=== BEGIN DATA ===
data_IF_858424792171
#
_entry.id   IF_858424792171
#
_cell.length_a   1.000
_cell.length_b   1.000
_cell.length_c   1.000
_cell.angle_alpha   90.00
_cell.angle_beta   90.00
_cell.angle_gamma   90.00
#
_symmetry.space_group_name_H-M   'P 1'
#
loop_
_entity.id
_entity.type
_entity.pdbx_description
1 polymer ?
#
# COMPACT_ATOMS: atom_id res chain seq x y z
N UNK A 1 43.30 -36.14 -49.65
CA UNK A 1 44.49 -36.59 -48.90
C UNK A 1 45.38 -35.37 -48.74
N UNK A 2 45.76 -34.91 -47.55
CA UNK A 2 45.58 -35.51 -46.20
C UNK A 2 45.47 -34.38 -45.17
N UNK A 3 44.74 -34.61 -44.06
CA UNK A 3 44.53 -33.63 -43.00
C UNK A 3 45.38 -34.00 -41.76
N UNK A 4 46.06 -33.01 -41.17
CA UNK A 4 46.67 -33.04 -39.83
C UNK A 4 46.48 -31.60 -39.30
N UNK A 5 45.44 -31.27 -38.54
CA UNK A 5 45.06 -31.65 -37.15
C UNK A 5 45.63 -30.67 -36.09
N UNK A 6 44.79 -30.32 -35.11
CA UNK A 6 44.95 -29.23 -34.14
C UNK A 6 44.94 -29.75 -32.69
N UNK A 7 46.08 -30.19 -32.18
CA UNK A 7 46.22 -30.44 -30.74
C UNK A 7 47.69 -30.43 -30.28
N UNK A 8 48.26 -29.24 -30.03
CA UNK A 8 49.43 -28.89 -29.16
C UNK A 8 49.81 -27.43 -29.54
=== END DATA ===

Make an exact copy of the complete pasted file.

data_IF_858424792171
#
_entry.id   IF_858424792171
#
_cell.length_a   1.000
_cell.length_b   1.000
_cell.length_c   1.000
_cell.angle_alpha   90.00
_cell.angle_beta   90.00
_cell.angle_gamma   90.00
#
_symmetry.space_group_name_H-M   'P 1'
#
loop_
_entity.id
_entity.type
_entity.pdbx_description
1 polymer ?
#
# COMPACT_ATOMS: atom_id res chain seq x y z
N UNK A 1 43.30 -36.14 -49.65
CA UNK A 1 44.49 -36.59 -48.90
C UNK A 1 45.38 -35.37 -48.74
N UNK A 2 45.76 -34.91 -47.55
CA UNK A 2 45.58 -35.51 -46.20
C UNK A 2 45.47 -34.38 -45.17
N UNK A 3 44.74 -34.61 -44.06
CA UNK A 3 44.53 -33.63 -43.00
C UNK A 3 45.38 -34.00 -41.76
N UNK A 4 46.06 -33.01 -41.17
CA UNK A 4 46.67 -33.04 -39.83
C UNK A 4 46.48 -31.60 -39.30
N UNK A 5 45.44 -31.27 -38.54
CA UNK A 5 45.06 -31.65 -37.15
C UNK A 5 45.63 -30.67 -36.09
N UNK A 6 44.79 -30.32 -35.11
CA UNK A 6 44.95 -29.23 -34.14
C UNK A 6 44.94 -29.75 -32.69
N UNK A 7 46.08 -30.19 -32.18
CA UNK A 7 46.22 -30.44 -30.74
C UNK A 7 47.69 -30.43 -30.28
N UNK A 8 48.26 -29.24 -30.03
CA UNK A 8 49.43 -28.89 -29.16
C UNK A 8 49.81 -27.43 -29.54